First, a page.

Wilson Disease

Gene : ATP7B

What is Wilson disease?

Wilson disease is an inherited disorder affecting copper metabolism, causing copper to build up in the body. The organs most affected are the liver, brain, and eyes. People with Wilson disease can develop liver disease, problems controlling movement, and psychiatric or behavioral problems. They will often a distinct eye anomaly, called Kayser-Fleischer rings, which are rings of copper in the cornea of the eye. These rings do not affect vision. Disease onset ranges from 3 to 50 years old. Lifelong treatment with copper chelating agents or zinc can reduce symptoms in some patients. With proper life-long surveillance and treatment, life expectancy is normal. Intelligence is not affected by Wilson Disease. Wilson disease is caused by pathogenic variants in the ATP7B gene.

How is Wilson disease inherited?

Wilson disease is inherited in an autosomal recessive manner. This type of inheritance requires the presence of two copies of a pathogenic variant in the gene for a person to have the genetic disease. Both parents must be carriers of a pathogenic variant in the gene in order to be at risk to have an affected child. The child must inherit a pathogenic variant from each carrier parent in order to be affected. There is a 1 in 4 chance that a baby will inherit two mutated copies of the gene and be affected when both parents are carriers.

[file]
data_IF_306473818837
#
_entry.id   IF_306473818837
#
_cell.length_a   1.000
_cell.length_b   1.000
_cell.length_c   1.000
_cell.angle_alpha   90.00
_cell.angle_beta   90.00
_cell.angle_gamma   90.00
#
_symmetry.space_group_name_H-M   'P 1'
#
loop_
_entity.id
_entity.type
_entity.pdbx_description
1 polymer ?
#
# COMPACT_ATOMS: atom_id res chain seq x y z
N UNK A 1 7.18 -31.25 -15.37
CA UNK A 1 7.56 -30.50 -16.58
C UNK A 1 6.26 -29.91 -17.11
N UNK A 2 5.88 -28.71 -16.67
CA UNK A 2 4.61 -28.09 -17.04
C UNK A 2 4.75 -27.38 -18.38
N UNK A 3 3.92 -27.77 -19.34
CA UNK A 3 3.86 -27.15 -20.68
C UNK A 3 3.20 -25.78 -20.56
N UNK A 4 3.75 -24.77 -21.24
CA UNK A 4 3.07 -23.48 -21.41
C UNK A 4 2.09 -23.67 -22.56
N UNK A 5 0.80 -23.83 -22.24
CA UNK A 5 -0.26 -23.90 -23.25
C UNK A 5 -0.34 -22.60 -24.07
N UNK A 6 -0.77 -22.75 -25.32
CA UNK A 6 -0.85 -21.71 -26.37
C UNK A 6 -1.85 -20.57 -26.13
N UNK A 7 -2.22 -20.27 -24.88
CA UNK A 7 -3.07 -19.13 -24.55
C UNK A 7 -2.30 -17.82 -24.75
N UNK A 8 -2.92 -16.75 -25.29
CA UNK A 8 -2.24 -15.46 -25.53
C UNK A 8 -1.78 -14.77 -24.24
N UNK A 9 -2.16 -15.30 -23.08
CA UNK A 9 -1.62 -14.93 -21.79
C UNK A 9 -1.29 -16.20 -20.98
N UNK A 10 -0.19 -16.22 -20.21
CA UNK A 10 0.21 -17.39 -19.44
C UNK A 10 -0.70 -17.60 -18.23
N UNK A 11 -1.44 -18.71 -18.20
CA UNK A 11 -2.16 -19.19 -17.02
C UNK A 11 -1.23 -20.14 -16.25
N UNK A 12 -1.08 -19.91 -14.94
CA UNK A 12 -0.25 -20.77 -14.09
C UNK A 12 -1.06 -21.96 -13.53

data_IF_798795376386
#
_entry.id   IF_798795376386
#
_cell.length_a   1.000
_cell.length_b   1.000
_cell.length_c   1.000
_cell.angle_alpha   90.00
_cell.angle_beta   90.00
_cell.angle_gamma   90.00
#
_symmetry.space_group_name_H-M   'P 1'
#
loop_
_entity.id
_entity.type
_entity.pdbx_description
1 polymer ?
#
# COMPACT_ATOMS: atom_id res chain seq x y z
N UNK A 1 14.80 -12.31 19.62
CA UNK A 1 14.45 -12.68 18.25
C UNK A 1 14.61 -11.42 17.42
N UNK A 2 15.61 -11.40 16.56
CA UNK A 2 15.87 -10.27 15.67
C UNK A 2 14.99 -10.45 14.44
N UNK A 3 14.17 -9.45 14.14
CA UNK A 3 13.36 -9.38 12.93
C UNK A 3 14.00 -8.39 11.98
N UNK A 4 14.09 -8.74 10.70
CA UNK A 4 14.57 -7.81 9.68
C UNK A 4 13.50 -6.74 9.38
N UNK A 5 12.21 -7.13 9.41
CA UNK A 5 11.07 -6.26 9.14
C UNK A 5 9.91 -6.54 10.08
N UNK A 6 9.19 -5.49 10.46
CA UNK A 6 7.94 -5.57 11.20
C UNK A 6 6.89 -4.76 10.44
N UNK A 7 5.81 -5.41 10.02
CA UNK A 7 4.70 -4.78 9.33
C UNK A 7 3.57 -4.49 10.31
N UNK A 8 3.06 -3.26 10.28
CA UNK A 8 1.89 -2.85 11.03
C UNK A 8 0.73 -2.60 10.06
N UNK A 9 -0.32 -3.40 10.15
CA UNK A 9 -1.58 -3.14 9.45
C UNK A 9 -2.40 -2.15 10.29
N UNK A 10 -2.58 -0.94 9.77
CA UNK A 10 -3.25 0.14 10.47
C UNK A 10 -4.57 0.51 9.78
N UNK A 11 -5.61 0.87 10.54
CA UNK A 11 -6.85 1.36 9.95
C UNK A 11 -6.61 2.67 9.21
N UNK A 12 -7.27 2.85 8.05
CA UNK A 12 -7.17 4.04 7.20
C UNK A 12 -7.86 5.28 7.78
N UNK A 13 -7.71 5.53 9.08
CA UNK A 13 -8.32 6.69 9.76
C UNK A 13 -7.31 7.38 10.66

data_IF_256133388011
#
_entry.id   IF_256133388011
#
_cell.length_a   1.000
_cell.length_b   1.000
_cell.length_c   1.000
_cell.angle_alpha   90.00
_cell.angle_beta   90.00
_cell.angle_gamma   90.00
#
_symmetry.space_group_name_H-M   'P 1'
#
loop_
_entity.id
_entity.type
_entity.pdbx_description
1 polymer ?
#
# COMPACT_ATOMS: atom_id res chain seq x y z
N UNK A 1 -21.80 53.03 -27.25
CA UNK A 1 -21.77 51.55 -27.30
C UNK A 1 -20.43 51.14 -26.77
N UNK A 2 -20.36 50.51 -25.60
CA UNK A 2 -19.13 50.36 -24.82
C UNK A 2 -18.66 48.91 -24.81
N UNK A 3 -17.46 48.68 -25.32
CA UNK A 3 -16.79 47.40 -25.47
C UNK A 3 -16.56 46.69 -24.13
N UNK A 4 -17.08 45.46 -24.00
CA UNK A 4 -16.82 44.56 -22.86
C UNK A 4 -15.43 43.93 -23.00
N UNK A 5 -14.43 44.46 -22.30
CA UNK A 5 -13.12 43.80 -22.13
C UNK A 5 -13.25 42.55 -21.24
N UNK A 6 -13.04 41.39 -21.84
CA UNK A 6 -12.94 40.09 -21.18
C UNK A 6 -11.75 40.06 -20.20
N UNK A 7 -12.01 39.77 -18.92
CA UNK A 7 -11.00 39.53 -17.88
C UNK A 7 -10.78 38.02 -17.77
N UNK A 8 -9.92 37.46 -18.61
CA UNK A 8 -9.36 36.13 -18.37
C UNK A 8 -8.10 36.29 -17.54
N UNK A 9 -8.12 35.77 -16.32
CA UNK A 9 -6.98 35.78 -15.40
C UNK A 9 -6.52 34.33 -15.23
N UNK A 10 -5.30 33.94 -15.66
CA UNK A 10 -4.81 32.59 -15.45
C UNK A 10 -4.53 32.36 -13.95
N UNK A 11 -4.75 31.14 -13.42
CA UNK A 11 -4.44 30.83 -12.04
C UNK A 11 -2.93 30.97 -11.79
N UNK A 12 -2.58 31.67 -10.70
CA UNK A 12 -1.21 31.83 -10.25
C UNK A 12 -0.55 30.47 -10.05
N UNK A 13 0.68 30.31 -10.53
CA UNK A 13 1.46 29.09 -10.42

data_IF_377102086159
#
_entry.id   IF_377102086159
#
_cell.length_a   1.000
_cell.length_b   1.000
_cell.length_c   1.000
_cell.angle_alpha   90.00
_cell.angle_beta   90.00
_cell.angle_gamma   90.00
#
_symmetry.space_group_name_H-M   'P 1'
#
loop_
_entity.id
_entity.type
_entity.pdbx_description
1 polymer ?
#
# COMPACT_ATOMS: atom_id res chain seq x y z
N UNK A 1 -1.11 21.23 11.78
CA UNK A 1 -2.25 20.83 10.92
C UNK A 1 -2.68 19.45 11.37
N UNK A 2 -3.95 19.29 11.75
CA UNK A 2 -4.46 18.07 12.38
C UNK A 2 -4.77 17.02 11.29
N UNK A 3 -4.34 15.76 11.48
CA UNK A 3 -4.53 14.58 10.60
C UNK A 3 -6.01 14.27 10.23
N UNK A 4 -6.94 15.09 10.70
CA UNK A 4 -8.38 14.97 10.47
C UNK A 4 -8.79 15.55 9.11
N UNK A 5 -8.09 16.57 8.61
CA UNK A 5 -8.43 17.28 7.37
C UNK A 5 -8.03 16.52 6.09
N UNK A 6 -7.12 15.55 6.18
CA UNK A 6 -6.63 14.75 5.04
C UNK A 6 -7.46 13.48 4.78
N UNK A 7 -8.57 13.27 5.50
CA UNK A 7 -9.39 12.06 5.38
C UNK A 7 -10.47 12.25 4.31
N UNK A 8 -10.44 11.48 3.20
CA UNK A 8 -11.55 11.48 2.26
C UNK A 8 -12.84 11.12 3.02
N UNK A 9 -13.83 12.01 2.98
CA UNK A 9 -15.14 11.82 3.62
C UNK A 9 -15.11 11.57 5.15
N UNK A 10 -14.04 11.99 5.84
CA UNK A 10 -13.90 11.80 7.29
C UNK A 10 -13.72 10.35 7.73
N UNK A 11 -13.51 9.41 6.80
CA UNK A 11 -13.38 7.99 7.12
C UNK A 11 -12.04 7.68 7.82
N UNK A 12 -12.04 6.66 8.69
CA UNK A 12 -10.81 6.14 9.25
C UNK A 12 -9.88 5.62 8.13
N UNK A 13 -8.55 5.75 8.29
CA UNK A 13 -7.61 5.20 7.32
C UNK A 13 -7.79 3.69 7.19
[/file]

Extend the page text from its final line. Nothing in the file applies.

What does it mean to be a carrier?

There are generally no signs or symptoms associated with being a carrier for Wilson disease. However, the risk to have a child affected with Wilson disesase is increased. Testing of reproductive partners is recommended for carriers of Wilson disease.

How common is Wilson disease?

Wilson disease occurs in approximately 1 in 30,000 newborns worldwide, although it appears to occur more frequently in isolated populations, such as the Italian island community of Sardinia.

Family References and Resources
Clinician References
What is Analyzed?
  • Full gene sequencing
Affected Systems




Carrier Rates
Detection Rate
Carrier Frequency
Ashkenazi Jewish 98% 1 in 70
East Asian 98% 1 in 27
General Population 98% 1 in 90
Northern European Caucasian 98% 1 in 90
Southern European Caucasian 98% 1 in 250

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